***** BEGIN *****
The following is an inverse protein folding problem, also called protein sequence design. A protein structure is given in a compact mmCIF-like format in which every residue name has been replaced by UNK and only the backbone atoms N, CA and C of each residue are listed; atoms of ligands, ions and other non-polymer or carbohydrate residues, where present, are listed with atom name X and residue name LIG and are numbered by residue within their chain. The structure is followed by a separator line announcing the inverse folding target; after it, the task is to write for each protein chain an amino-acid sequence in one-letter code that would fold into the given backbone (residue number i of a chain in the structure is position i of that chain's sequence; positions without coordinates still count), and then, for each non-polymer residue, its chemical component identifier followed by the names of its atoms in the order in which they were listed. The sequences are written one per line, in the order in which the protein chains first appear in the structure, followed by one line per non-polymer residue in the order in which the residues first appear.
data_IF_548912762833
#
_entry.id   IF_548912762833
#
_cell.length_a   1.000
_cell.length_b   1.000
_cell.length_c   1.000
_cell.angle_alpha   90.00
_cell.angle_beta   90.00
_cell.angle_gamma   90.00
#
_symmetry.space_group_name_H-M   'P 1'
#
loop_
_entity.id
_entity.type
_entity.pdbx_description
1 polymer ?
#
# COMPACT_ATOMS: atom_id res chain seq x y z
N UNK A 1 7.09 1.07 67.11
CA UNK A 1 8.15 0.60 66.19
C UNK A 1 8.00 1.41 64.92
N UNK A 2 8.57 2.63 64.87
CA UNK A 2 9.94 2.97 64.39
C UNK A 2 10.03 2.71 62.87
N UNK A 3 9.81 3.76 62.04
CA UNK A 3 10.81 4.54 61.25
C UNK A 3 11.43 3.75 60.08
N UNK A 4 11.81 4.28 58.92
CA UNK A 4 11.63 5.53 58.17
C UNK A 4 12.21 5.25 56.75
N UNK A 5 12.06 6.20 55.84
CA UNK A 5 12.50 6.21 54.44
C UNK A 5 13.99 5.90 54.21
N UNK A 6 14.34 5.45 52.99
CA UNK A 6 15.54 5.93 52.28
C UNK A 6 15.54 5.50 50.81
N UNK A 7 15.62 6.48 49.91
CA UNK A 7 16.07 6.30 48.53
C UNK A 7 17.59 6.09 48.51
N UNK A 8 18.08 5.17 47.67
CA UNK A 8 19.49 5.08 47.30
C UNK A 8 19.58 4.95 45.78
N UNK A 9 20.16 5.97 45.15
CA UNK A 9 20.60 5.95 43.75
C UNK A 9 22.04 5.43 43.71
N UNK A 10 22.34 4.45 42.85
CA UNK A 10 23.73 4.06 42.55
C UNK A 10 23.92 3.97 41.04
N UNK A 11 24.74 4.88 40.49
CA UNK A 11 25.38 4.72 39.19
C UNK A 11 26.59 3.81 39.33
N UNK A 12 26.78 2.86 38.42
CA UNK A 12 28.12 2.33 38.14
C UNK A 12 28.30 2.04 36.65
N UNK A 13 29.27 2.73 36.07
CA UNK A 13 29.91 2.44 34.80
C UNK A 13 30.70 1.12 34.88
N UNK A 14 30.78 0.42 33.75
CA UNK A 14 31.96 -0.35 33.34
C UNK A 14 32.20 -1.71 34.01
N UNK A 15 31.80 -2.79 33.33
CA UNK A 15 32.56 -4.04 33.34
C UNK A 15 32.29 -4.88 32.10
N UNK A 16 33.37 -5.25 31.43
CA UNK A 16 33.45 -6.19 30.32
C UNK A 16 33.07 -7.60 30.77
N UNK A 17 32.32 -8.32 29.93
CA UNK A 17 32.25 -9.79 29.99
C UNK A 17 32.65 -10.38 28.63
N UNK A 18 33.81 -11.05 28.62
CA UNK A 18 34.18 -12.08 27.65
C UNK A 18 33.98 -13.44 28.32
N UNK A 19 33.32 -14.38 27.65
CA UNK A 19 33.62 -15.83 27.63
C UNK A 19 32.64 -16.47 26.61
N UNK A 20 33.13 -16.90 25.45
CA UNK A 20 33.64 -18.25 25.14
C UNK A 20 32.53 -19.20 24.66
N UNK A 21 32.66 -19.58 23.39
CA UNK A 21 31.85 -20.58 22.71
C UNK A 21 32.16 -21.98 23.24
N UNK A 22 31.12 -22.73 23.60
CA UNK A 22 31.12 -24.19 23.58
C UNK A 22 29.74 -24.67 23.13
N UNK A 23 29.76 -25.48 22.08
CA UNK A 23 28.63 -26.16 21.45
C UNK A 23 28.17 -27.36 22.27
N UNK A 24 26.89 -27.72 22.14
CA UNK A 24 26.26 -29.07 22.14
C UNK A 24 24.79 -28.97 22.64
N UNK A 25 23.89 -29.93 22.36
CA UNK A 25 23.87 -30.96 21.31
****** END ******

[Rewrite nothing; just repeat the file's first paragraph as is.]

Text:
The following is an inverse protein folding problem, also called protein sequence design. A protein structure is given in a compact mmCIF-like format in which every residue name has been replaced by UNK and only the backbone atoms N, CA and C of each residue are listed; atoms of ligands, ions and other non-polymer or carbohydrate residues, where present, are listed with atom name X and residue name LIG and are numbered by residue within their chain. The structure is followed by a separator line announcing the inverse folding target; after it, the task is to write for each protein chain an amino-acid sequence in one-letter code that would fold into the given backbone (residue number i of a chain in the structure is position i of that chain's sequence; positions without coordinates still count), and then, for each non-polymer residue, its chemical component identifier followed by the names of its atoms in the order in which they were listed. The sequences are written one per line, in the order in which the protein chains first appear in the structure, followed by one line per non-polymer residue in the order in which the residues first appear.